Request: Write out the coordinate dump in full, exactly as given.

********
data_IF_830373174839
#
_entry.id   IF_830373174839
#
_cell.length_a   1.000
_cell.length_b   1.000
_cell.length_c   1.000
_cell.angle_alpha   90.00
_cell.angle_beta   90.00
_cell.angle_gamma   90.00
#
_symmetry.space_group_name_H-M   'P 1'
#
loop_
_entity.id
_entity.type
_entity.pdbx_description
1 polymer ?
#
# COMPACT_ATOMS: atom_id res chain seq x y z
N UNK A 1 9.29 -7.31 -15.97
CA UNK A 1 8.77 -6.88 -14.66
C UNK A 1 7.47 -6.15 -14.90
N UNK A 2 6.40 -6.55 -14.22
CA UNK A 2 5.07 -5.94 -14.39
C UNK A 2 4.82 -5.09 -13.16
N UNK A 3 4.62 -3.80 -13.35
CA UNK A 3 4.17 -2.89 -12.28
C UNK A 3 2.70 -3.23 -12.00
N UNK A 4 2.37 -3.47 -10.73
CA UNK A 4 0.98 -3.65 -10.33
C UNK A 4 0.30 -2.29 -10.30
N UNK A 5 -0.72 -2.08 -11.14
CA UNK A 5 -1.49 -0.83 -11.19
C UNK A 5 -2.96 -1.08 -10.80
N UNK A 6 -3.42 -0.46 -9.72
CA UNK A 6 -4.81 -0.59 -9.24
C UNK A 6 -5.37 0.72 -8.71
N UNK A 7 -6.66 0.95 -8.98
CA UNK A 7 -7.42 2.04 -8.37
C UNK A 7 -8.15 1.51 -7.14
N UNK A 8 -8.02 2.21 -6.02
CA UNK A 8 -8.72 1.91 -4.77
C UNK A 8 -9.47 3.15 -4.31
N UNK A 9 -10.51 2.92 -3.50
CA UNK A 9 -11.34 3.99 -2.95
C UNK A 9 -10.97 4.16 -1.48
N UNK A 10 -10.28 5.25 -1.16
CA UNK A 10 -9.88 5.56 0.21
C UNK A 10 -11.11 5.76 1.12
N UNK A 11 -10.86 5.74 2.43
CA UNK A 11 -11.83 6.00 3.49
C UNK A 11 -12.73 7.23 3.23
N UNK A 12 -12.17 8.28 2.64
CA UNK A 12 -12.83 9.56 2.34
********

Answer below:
data_IF_830373174839
#
_entry.id   IF_830373174839
#
_cell.length_a   1.000
_cell.length_b   1.000
_cell.length_c   1.000
_cell.angle_alpha   90.00
_cell.angle_beta   90.00
_cell.angle_gamma   90.00
#
_symmetry.space_group_name_H-M   'P 1'
#
loop_
_entity.id
_entity.type
_entity.pdbx_description
1 polymer ?
#
# COMPACT_ATOMS: atom_id res chain seq x y z
N UNK A 1 9.29 -7.31 -15.97
CA UNK A 1 8.77 -6.88 -14.66
C UNK A 1 7.47 -6.15 -14.90
N UNK A 2 6.40 -6.55 -14.22
CA UNK A 2 5.07 -5.94 -14.39
C UNK A 2 4.82 -5.09 -13.16
N UNK A 3 4.62 -3.80 -13.35
CA UNK A 3 4.17 -2.89 -12.28
C UNK A 3 2.70 -3.23 -12.00
N UNK A 4 2.37 -3.47 -10.73
CA UNK A 4 0.98 -3.65 -10.33
C UNK A 4 0.30 -2.29 -10.30
N UNK A 5 -0.72 -2.08 -11.14
CA UNK A 5 -1.49 -0.83 -11.19
C UNK A 5 -2.96 -1.08 -10.80
N UNK A 6 -3.42 -0.46 -9.72
CA UNK A 6 -4.81 -0.59 -9.24
C UNK A 6 -5.37 0.72 -8.71
N UNK A 7 -6.66 0.95 -8.98
CA UNK A 7 -7.42 2.04 -8.37
C UNK A 7 -8.15 1.51 -7.14
N UNK A 8 -8.02 2.21 -6.02
CA UNK A 8 -8.72 1.91 -4.77
C UNK A 8 -9.47 3.15 -4.31
N UNK A 9 -10.51 2.92 -3.50
CA UNK A 9 -11.34 3.99 -2.95
C UNK A 9 -10.97 4.16 -1.48
N UNK A 10 -10.28 5.25 -1.16
CA UNK A 10 -9.88 5.56 0.21
C UNK A 10 -11.11 5.76 1.12
N UNK A 11 -10.86 5.74 2.43
CA UNK A 11 -11.83 6.00 3.49
C UNK A 11 -12.73 7.23 3.23
N UNK A 12 -12.17 8.28 2.64
CA UNK A 12 -12.83 9.56 2.34